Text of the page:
California State University–Chico, located about 90 miles north of Sacramento, has taken giant steps to become more sustainable in recent years, reaping accolades that reflect a campus-wide environmental mission. The institution has reduced its carbon footprint by 36 percent since 2008, was one of the first universities to sign on to President Obama’s Climate Change Challenge, and was a finalist for the Planet Forward College and University Climate Leadership award. According to university president Dr. Paul J. Zingg, sustainability “is a fundamental value of this institution.”
One particular honor that Chico State earned in 2011—the University of California and California State University’s Comprehensive Energy Management Program sustainability award—represents the school’s commitment to its built environment. Chico State is a leading practitioner of monitoring-based commissioning (MBCx), the application of building management systems to measure energy usage trends, identify ways to boost efficiency on building systems, and make adjustments to those systems to optimize efficiency. MBCx has been performed on six campus buildings to date, including the Student Services Center.
Some campus buildings have undergone what Neil Nunn, the campus’s chief engineer, calls a “light version” that doesn’t include extensive system revamping. (A light MBCx program identifies a range of energy efficiency measures, implements some low-cost measures, and suggests more costly steps to be taken later when funds become available for implementation.)
Other campus buildings have had the full MBCx treatment. The Student Services Center had a full-scale MBCx in 2010 with consultant EnerNOC guiding the process, and is the best exemplar of MBCx’s value. Retooling the HVAC system reduced energy needed for heating the 71,950-square-foot structure by 65 percent, for cooling by 30 percent, and for electricity (excluding cooling) by 37 percent. The resulting total annual cost savings is estimated at $66,000.
An upgrade of the building’s energy management system, a prerequisite to the effort, enabled the capture of energy-trending data that could be analyzed graphically. That work led to several major efficiency improvements, including the reprogramming of the air-handling-unit control sequences (so that heating and cooling units operate separately) and the reprogramming of the variable air volume terminals (so that heating now uses mostly return air).
The commissioning also corrected the problem of return air escaping through the outdoor air damper of one of the air-handling units, which made the system work excessively. Changing fan speeds on 475 air handlers from static pressure control to volume demand control cut the energy needed to run the fans by half, which resulted in the lowest energy cost per square foot on campus.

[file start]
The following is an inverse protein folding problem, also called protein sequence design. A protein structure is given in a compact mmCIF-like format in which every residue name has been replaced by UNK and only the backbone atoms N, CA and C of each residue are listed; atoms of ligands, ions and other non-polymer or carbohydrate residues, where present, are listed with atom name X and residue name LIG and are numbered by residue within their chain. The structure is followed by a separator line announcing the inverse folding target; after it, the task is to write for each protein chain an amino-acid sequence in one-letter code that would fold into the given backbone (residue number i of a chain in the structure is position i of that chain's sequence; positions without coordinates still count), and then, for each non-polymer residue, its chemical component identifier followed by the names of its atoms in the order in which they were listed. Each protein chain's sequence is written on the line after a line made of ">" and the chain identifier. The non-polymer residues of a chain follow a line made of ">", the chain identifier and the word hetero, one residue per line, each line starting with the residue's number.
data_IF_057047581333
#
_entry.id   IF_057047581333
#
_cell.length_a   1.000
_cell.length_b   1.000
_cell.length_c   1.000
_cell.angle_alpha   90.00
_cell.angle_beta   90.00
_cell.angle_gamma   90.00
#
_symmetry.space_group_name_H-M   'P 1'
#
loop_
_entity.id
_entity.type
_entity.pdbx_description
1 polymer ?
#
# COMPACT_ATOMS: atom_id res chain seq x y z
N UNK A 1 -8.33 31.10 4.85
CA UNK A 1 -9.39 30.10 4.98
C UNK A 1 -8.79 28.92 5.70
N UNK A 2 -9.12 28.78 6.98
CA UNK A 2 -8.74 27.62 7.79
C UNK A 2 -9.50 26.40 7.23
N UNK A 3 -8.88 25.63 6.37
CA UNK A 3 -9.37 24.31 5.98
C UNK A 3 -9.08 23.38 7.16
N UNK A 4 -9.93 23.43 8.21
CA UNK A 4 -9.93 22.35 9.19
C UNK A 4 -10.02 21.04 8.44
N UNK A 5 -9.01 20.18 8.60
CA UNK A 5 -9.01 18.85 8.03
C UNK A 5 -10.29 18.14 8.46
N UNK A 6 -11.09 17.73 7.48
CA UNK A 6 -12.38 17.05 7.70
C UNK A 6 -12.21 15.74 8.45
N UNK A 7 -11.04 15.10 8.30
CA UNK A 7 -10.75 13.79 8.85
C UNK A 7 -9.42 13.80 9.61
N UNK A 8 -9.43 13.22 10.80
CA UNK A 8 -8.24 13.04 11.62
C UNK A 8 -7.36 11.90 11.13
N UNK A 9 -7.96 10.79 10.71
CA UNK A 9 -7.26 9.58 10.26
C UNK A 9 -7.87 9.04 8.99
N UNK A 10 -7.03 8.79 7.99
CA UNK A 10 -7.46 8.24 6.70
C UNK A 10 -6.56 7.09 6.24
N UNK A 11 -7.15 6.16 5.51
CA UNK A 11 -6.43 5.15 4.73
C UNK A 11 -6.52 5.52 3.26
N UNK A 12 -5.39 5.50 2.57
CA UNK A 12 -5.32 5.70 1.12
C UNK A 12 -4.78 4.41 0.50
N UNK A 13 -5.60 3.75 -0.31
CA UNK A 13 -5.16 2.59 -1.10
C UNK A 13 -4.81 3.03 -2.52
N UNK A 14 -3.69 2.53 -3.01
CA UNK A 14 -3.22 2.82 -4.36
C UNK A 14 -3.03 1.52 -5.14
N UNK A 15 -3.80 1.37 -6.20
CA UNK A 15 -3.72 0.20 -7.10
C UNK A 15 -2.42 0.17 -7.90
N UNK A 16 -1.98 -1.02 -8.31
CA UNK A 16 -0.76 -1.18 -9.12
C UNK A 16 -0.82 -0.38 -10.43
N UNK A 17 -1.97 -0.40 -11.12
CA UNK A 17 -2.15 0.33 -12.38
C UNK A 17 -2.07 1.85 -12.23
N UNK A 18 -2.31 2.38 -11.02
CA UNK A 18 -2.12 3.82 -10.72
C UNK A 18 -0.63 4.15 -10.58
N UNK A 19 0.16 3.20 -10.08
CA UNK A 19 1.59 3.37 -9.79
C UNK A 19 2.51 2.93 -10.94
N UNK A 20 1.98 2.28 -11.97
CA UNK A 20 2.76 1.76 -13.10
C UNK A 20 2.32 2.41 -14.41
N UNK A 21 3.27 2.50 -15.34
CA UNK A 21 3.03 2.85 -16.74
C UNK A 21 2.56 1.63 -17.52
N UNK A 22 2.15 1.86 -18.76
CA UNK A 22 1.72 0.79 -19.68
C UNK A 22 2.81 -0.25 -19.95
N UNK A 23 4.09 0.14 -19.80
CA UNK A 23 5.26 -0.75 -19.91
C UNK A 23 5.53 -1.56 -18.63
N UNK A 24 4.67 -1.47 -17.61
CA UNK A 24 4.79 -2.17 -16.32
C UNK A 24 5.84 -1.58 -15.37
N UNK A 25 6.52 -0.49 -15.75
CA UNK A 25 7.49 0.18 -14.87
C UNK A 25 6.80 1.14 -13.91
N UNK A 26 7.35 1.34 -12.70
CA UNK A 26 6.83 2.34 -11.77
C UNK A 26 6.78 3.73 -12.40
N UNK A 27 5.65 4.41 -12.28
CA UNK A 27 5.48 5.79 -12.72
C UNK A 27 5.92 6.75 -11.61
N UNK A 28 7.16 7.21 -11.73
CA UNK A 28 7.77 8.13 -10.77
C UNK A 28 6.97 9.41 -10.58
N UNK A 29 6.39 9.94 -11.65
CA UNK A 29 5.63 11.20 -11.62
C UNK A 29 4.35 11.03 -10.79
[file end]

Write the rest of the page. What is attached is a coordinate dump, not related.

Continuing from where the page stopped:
The adjustments yielded a target thermal window that ranges from 68 degrees to 78 degrees. As a result, occupants can experience a 10-degree swing in a single day. That’s more variability in thermal conditions than they were accustomed to, so it took time for them to become acclimated. “It took a lot of tweaking to keep most occupants happy,” Nunn says, admittedly.
Optimizing HVAC systems didn’t end with the conclusion of the MBCx project. Real-time monitoring enables operations staff to quickly identify malfunctioning fans and other system components and immediately dispatch maintenance staff when something needs attention. Indeed, to get the most value out of the process, each building system has to be constantly monitored and adjusted to keep performance at top efficiency.
Chico State is committed to applying MBCx to most of its
major buildings, though it will take years before this is done campus-wide due to funding constraints. Funding comes from the statewide university chancellor’s office in partnership with four California utilities, which provide rebates for efficiency improvements. Though the up-front investment for MBCx is substantial—about $95,000 for the Student Services Center—the value is compelling, particularly when it contributes to a core institutional value.
Zingg says the cost savings resulting from energy efficiency is important but that it is a green mindset that drives the effort towards continuous energy-efficiency improvement: “We want to provide a good example for sustainability that students and others will embrace.”